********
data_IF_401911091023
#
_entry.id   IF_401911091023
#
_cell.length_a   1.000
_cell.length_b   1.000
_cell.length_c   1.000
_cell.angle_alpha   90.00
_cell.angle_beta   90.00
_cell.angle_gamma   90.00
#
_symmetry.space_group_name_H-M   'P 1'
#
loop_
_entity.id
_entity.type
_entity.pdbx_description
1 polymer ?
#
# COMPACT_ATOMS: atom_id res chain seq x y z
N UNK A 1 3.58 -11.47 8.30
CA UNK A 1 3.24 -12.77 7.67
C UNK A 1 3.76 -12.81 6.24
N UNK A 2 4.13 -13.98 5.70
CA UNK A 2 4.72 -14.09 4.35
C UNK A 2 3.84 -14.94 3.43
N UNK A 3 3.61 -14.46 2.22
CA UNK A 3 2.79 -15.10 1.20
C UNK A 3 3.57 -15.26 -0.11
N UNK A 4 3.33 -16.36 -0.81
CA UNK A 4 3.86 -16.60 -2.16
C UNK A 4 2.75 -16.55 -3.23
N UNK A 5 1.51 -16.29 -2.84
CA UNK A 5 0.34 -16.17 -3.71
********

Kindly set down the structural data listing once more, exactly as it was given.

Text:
data_IF_401911091023
#
_entry.id   IF_401911091023
#
_cell.length_a   1.000
_cell.length_b   1.000
_cell.length_c   1.000
_cell.angle_alpha   90.00
_cell.angle_beta   90.00
_cell.angle_gamma   90.00
#
_symmetry.space_group_name_H-M   'P 1'
#
loop_
_entity.id
_entity.type
_entity.pdbx_description
1 polymer ?
#
# COMPACT_ATOMS: atom_id res chain seq x y z
N UNK A 1 3.58 -11.47 8.30
CA UNK A 1 3.24 -12.77 7.67
C UNK A 1 3.76 -12.81 6.24
N UNK A 2 4.13 -13.98 5.70
CA UNK A 2 4.72 -14.09 4.35
C UNK A 2 3.84 -14.94 3.43
N UNK A 3 3.61 -14.46 2.22
CA UNK A 3 2.79 -15.10 1.20
C UNK A 3 3.57 -15.26 -0.11
N UNK A 4 3.33 -16.36 -0.81
CA UNK A 4 3.86 -16.60 -2.16
C UNK A 4 2.75 -16.55 -3.23
N UNK A 5 1.51 -16.29 -2.84
CA UNK A 5 0.34 -16.17 -3.71